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Groundwater–lakewater interactions: an evaluation of the impacts of climate change and increased abstractions on groundwater contribution to the Volta Lake, Ghana
- Yidana, Sandow Mark, Vakpo, Evans Kofi, Sakyi, Patrick Asamoah, Chegbeleh, Larry Pax, Akabzaa, Thomas M.
- Environmental earth sciences 2019 v.78 no.3 pp. 74
- aquifers, basins, climate change, groundwater, groundwater flow, groundwater recharge, irrigation, lakes, models, Ghana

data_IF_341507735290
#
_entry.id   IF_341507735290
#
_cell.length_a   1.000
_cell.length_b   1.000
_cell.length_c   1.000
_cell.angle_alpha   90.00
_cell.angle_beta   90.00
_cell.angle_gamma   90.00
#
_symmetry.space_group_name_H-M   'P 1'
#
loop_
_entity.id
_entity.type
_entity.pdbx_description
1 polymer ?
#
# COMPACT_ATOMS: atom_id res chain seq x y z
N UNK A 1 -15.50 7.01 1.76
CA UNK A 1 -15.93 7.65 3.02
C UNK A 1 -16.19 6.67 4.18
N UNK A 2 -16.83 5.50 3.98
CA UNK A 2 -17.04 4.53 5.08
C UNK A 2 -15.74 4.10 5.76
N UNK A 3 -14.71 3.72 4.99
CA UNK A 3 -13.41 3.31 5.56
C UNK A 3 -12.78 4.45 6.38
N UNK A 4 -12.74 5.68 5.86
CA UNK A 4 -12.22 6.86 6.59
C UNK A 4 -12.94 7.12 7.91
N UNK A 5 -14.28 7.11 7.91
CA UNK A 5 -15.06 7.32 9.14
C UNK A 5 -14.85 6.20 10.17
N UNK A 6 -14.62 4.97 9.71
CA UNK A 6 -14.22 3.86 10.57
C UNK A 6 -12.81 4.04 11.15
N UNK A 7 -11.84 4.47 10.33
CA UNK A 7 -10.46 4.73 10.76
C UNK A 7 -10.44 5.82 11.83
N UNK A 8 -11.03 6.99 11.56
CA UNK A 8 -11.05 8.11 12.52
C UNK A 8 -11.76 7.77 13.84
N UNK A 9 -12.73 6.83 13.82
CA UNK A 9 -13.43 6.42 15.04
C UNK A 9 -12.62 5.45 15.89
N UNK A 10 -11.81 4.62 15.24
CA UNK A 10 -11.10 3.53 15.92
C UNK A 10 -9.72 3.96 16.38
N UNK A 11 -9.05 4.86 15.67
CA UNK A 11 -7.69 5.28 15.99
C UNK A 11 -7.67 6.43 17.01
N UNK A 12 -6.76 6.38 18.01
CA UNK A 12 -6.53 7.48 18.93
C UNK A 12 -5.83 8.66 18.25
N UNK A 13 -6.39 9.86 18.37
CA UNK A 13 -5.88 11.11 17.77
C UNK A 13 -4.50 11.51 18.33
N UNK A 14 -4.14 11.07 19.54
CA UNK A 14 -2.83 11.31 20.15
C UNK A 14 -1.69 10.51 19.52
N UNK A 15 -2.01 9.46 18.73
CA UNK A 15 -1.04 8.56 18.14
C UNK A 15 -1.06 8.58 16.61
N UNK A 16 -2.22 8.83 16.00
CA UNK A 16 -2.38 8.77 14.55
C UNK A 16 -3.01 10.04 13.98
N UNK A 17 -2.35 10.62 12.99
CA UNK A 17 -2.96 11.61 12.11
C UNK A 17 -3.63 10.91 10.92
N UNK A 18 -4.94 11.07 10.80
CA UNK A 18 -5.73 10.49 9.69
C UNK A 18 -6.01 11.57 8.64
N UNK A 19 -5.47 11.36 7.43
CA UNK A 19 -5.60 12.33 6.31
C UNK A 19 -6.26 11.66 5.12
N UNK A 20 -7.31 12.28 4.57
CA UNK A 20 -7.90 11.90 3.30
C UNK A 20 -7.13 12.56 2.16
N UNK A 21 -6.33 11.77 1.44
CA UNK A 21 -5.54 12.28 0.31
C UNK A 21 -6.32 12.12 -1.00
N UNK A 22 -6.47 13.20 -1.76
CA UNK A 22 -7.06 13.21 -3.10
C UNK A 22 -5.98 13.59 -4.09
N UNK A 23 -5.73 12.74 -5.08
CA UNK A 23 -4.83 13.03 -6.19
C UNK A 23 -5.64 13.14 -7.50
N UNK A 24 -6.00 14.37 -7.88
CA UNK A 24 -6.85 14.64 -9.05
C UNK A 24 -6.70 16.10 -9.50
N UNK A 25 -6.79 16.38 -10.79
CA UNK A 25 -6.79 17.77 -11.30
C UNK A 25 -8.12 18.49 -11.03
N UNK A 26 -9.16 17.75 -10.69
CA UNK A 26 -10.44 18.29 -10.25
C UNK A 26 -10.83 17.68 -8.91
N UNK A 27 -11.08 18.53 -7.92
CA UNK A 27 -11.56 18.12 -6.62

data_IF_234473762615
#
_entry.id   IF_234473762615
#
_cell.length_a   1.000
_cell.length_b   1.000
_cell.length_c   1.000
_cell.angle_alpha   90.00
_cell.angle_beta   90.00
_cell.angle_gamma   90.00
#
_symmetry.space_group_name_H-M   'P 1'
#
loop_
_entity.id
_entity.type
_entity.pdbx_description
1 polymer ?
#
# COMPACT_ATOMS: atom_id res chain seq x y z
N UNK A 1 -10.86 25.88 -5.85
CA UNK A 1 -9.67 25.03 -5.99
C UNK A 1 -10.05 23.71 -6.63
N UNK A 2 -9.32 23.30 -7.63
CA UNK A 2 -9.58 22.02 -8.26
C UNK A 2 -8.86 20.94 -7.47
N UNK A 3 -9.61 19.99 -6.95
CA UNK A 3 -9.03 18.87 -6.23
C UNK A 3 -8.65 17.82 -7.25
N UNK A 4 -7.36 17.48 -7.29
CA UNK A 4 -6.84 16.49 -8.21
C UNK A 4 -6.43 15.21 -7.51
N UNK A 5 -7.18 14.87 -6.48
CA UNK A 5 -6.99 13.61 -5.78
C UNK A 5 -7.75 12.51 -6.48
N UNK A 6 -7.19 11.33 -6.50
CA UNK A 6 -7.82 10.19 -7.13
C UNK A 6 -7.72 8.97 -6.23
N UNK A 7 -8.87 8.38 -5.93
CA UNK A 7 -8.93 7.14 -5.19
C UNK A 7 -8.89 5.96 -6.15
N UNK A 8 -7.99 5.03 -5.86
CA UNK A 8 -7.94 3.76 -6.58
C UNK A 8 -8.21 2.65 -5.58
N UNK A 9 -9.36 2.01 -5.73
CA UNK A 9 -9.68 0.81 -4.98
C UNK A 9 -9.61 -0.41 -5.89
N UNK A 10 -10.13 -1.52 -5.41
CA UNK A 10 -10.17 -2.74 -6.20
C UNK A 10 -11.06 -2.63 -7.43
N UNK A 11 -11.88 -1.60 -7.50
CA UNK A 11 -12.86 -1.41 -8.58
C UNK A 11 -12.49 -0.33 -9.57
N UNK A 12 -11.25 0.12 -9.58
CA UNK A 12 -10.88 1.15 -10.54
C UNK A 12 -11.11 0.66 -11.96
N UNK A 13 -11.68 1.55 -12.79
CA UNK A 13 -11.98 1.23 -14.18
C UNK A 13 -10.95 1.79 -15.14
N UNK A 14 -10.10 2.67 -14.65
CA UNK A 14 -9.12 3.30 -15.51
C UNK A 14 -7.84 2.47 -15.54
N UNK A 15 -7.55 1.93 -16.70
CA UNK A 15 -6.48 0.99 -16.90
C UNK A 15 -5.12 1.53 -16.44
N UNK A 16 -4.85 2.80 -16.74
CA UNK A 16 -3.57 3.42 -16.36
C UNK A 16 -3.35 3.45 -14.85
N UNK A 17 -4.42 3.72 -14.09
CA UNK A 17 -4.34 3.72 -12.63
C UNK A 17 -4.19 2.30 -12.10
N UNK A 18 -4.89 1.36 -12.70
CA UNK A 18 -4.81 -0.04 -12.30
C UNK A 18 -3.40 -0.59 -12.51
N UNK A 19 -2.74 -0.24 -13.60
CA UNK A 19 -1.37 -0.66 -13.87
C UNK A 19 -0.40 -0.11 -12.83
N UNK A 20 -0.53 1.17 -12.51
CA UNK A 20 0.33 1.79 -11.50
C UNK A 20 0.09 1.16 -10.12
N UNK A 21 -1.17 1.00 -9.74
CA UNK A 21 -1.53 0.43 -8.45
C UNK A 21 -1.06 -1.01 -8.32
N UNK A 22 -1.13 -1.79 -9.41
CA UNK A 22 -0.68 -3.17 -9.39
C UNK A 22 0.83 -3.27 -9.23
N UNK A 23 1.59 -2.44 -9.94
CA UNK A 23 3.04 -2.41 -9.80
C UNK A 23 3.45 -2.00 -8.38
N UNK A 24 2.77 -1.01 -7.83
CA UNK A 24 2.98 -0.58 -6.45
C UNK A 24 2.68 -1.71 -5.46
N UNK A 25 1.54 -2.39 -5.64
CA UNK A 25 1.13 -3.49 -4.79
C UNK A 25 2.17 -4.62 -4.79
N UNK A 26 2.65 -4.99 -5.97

- A 3D steady state groundwater flow model has been calibrated for the Afram Plains portion of the Southern Voltaian Sedimentary Basin. The model was based on data of hydraulic parameters of the aquifer in the area, and regional groundwater recharge estimates conducted by various researchers using a variety of methods. Model calibration was conducted using hydraulic head data of 43 boreholes in the area. Although the groundwater system in the area appears to receive some amount of recharge from the Volta Lake, the net groundwater outflow into the lake currently outstrips the volumes received from the Lake. The net effect, as suggested by the calibrated model is that groundwater outflows into the Volta Lake amount to approximately 465 m³/day (169,725 m³/year). However, with increasing groundwater abstractions at a rate of 2.5%, consistent with annual population projections, a reversal of flow is predicted by 2030 if groundwater recharge remains at the 2015 rates. This would lead to a net lake discharge of approximately 9755 m³/day into the aquifer system to sustain abstraction rates by 2050. This is predicted to increase further if there is a reduction in groundwater recharge as suggested by regional hydroclimatological data. A 25% reduction in groundwater recharge rate by 2050 will induce a net lake discharge of approximately 11,000 m³/day into the aquifer system to sustain abstractions for domestic consumption. Lateral outward/environmental flows will reduce from 5200 m³/day to 2700 m³/day under the 2015 recharge conditions, and 1300 m³/day under conditions of reduced recharge by 2050. Groundwater in the area does not appear to hold promise for commercial abstraction for irrigation purposes, especially under climate change conditions.